What happens to our garbage?
Our trash cans are overflowing. Each year, a French person generates an average of 434 kg of household waste. But what happens to these mountains of garbage?
For a long time, the choice for waste managers was simple: landfill or incinerate (with or without energy recovery). In short, we got rid of it without worrying too much about the consequences. The situation is changing, however, and here are the details of what happened to our waste in France in 2002.
mass distribution of the waste in France
- 41% of household waste is still buried while this fate should be reserved for ultimate waste.
- 41% are incinerated with energy recovery. In 2004, this recovery would have generated 3340 Gwh of electricity and 814 Ktep of heat (source DGEMP).
- 3% are still incinerated without energy recovery. Part of the slag is valued.
- 8% are subject to material sorting, ie easily recyclable materials are set apart. But our figures do not specify whether these materials are actually recycled.
- Only 6% are composted, while 28% of our bins are compostable waste.
- 1% is valued by anaerobic digestion.
We can therefore see that it takes a long time to put in place truly relevant waste management. Without going back to the 41% of household waste put in landfill, one can wonder about the opening of new incineration centers (see the controversy of Fos-sur-mer). While it is true that today almost all incinerators recover waste energy from an energy point of view, the problems of toxin emissions remain nonetheless. Above all, incineration leads to the disappearance of most of the raw materials and therefore prohibits recycling. This is why incineration should be reserved for waste which absolutely cannot be recovered otherwise: this is far from being the case at present. Yet current French policy still tends to favor incineration.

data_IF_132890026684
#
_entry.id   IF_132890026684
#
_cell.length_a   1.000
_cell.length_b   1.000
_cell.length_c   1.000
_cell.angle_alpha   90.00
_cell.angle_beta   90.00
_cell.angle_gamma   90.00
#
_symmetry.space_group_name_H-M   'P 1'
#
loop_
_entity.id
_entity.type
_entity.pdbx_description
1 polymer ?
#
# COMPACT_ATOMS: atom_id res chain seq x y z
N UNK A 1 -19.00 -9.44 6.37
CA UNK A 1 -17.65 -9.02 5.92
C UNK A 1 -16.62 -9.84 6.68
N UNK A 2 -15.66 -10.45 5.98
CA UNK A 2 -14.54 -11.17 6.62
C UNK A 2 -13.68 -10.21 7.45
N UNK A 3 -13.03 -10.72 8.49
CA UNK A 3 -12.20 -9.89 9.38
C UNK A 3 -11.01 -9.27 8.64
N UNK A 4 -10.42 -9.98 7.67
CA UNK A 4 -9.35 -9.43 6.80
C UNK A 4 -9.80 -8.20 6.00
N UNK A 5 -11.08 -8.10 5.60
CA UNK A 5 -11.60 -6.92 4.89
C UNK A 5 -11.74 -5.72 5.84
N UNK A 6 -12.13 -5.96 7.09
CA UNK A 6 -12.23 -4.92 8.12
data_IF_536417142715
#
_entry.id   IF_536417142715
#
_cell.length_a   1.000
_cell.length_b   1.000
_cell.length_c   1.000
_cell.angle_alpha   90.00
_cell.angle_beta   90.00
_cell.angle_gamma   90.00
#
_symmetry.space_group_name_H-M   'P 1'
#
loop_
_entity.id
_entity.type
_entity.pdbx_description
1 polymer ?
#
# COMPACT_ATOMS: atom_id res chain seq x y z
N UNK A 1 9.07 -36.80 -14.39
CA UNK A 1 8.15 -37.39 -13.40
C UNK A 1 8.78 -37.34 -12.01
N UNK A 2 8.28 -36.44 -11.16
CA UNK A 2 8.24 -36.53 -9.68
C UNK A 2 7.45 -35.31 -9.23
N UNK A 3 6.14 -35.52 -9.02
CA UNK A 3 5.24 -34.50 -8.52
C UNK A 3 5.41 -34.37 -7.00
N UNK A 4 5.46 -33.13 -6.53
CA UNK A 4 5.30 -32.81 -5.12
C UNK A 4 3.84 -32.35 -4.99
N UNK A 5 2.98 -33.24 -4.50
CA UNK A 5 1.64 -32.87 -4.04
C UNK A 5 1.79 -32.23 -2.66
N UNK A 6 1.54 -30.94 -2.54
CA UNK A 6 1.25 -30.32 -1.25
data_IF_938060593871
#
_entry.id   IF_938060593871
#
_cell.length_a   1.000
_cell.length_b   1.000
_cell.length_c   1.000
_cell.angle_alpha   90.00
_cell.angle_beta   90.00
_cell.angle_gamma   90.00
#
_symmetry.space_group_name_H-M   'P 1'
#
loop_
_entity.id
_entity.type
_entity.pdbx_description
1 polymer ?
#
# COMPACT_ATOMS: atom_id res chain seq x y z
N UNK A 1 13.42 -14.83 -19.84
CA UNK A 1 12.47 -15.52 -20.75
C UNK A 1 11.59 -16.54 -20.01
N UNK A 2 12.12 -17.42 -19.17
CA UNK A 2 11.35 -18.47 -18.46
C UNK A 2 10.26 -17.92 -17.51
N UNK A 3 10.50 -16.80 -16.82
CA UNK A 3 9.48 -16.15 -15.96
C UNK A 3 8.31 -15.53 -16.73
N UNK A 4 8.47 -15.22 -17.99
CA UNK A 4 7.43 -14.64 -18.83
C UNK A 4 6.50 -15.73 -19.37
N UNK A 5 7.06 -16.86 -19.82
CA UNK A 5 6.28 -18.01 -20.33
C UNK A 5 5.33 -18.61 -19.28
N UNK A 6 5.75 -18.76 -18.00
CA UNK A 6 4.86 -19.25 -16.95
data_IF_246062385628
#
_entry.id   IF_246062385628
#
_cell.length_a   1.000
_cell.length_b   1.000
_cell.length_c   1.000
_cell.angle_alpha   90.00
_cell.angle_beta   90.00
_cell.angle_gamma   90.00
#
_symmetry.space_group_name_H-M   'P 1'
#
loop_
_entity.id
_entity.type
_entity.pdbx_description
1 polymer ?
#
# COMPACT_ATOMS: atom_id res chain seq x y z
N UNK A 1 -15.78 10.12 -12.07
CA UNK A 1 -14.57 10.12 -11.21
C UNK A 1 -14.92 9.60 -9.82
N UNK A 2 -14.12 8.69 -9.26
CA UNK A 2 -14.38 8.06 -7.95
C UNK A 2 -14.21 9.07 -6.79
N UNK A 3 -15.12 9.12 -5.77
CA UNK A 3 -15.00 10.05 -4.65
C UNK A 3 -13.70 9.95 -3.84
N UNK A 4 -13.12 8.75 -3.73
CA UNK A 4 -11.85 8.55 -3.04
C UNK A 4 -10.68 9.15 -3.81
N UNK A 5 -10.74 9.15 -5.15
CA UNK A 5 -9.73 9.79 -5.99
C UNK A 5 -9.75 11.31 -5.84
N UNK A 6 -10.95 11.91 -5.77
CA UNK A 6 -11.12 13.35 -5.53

Only 6% of household waste is composted while putrid waste represents 28% of the weight of our bins. This phenomenon is the consequence of the lack of sorting at the source: it is essential to set up a management of putricible waste separate from that of waste which is not. Such a system would also allow the development of bio-methanization, which is an energy recovery of organic bodies much more "ecological" than the placing of this waste in incinerators.
Finally, 8% of household waste is sorted for recycling. Why is this percentage so low compared to 50% of Germans and Swiss? It is obvious that France is lagging behind in this area.
On the one hand, the sectors are not yet developed and costs remain high, on the other hand the education of the French is not yet complete in this area. Because daily selective sorting is a constraint (but not that terrible): it requires that we know the nature of our waste and that we adopt new habits - not to mention the need to increase the number of bins and to store them.
A political impetus is therefore needed for this project, both at the state level to give strong directives and at the community level to organize the rational management of refuse. As for citizens, they are an essential link because it is by reducing the volume of their bins through reasonable purchases and intelligent sorting that they will make the system economically viable. We must not forget that each of us pays, via our local taxes, for the management of our waste. More waste means higher taxes, it's up to us not to enter this vicious circle!
- Recycling paper, cardboard and plastic
- Recycling glass, metal and Tetra-Pack
- 32 answers questions about household waste related to packaging
- Report by G. Miquel to the Parliamentary Office for the Evaluation of Scientific Choices: “Recycling and valuation of household waste”, 1999.